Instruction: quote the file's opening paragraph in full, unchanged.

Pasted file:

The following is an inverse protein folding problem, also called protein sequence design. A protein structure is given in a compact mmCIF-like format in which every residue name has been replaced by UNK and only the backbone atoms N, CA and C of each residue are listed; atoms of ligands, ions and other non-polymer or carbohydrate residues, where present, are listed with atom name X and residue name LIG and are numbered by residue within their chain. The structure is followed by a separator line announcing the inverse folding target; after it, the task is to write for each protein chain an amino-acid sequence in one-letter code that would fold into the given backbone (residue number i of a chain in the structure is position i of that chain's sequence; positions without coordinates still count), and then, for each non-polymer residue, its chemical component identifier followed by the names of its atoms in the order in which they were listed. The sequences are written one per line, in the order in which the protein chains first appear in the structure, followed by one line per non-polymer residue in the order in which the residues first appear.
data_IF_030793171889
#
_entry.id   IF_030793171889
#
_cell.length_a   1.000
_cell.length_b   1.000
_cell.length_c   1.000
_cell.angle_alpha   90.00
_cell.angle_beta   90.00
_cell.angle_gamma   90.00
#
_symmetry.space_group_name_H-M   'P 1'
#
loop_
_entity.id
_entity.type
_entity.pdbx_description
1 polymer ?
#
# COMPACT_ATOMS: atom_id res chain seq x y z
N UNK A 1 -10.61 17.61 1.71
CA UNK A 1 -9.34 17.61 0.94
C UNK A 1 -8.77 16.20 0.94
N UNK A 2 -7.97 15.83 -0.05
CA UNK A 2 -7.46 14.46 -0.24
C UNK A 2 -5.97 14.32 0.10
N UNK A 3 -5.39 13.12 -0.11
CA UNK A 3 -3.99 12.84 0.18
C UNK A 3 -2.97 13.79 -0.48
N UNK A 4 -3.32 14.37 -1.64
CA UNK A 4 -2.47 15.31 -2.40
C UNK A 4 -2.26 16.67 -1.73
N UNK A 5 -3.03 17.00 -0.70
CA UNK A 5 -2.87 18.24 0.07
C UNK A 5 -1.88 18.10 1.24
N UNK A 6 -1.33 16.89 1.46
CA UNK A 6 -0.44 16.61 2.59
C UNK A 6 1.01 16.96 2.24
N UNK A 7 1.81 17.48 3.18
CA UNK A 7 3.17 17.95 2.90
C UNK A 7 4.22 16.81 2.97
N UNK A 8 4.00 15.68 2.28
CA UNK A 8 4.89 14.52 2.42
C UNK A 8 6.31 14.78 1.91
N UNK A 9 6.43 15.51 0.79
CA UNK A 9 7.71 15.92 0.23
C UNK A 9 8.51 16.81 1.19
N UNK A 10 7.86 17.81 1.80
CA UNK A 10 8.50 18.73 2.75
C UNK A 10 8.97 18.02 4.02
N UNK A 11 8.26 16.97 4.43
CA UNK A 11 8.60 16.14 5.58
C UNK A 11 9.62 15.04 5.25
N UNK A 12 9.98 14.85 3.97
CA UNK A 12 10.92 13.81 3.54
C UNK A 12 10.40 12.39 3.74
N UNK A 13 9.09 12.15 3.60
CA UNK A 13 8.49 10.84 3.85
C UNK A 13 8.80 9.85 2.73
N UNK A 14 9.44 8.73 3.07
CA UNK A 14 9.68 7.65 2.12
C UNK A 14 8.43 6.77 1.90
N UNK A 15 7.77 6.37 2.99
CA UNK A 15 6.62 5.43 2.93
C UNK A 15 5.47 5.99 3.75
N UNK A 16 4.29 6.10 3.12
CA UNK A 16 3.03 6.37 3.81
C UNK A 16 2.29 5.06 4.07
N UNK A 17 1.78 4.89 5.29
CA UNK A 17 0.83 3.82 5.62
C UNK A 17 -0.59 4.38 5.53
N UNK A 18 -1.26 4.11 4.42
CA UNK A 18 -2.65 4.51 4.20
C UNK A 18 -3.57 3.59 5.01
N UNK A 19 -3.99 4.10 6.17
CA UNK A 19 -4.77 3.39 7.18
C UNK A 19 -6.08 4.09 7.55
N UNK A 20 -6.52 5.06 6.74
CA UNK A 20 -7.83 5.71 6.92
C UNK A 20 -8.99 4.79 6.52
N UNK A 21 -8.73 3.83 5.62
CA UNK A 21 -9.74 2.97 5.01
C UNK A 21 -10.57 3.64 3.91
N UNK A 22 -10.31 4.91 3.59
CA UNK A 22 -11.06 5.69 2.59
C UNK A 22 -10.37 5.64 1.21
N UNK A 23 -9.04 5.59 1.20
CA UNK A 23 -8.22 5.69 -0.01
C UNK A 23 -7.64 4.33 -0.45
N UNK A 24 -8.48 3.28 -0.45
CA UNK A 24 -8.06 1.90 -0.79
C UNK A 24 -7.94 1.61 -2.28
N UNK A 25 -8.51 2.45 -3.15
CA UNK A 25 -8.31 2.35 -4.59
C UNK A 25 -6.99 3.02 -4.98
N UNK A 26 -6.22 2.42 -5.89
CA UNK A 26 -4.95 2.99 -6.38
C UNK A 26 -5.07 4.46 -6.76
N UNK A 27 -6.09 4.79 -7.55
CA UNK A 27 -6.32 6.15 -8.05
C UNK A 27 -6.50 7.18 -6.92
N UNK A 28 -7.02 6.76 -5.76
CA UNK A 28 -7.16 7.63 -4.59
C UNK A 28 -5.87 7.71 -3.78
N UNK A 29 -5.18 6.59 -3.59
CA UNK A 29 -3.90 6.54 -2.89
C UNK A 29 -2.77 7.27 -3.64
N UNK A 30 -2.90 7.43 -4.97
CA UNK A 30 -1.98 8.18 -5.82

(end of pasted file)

The following is an inverse protein folding problem, also called protein sequence design. A protein structure is given in a compact mmCIF-like format in which every residue name has been replaced by UNK and only the backbone atoms N, CA and C of each residue are listed; atoms of ligands, ions and other non-polymer or carbohydrate residues, where present, are listed with atom name X and residue name LIG and are numbered by residue within their chain. The structure is followed by a separator line announcing the inverse folding target; after it, the task is to write for each protein chain an amino-acid sequence in one-letter code that would fold into the given backbone (residue number i of a chain in the structure is position i of that chain's sequence; positions without coordinates still count), and then, for each non-polymer residue, its chemical component identifier followed by the names of its atoms in the order in which they were listed. The sequences are written one per line, in the order in which the protein chains first appear in the structure, followed by one line per non-polymer residue in the order in which the residues first appear.